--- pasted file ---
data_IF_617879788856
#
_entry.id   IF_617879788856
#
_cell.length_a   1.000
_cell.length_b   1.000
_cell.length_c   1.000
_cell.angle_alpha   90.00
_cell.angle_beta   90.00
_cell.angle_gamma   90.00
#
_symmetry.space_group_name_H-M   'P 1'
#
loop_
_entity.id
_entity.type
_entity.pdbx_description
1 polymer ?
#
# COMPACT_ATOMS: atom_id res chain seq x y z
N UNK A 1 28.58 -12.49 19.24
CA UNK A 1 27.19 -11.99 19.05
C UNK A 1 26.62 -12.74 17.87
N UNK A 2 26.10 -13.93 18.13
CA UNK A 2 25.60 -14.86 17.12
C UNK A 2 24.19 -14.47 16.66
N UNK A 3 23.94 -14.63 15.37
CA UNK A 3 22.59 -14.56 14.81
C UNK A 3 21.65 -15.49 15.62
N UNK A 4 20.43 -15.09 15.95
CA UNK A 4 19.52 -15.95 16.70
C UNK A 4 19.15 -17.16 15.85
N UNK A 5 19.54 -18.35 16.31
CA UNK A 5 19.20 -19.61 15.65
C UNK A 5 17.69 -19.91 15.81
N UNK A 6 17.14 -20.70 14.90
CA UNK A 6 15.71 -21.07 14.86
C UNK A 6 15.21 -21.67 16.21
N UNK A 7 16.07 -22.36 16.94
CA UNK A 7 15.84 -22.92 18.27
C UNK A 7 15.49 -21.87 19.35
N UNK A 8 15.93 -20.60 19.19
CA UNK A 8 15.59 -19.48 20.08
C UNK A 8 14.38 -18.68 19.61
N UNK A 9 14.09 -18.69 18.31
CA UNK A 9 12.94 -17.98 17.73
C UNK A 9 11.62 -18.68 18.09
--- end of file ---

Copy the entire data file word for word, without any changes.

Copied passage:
data_IF_617879788856
#
_entry.id   IF_617879788856
#
_cell.length_a   1.000
_cell.length_b   1.000
_cell.length_c   1.000
_cell.angle_alpha   90.00
_cell.angle_beta   90.00
_cell.angle_gamma   90.00
#
_symmetry.space_group_name_H-M   'P 1'
#
loop_
_entity.id
_entity.type
_entity.pdbx_description
1 polymer ?
#
# COMPACT_ATOMS: atom_id res chain seq x y z
N UNK A 1 28.58 -12.49 19.24
CA UNK A 1 27.19 -11.99 19.05
C UNK A 1 26.62 -12.74 17.87
N UNK A 2 26.10 -13.93 18.13
CA UNK A 2 25.60 -14.86 17.12
C UNK A 2 24.19 -14.47 16.66
N UNK A 3 23.94 -14.63 15.37
CA UNK A 3 22.59 -14.56 14.81
C UNK A 3 21.65 -15.49 15.62
N UNK A 4 20.43 -15.09 15.95
CA UNK A 4 19.52 -15.95 16.70
C UNK A 4 19.15 -17.16 15.85
N UNK A 5 19.54 -18.35 16.31
CA UNK A 5 19.20 -19.61 15.65
C UNK A 5 17.69 -19.91 15.81
N UNK A 6 17.14 -20.70 14.90
CA UNK A 6 15.71 -21.07 14.86
C UNK A 6 15.21 -21.67 16.21
N UNK A 7 16.07 -22.36 16.94
CA UNK A 7 15.84 -22.92 18.27
C UNK A 7 15.49 -21.87 19.35
N UNK A 8 15.93 -20.60 19.19
CA UNK A 8 15.59 -19.48 20.08
C UNK A 8 14.38 -18.68 19.61
N UNK A 9 14.09 -18.69 18.31
CA UNK A 9 12.94 -17.98 17.73
C UNK A 9 11.62 -18.68 18.09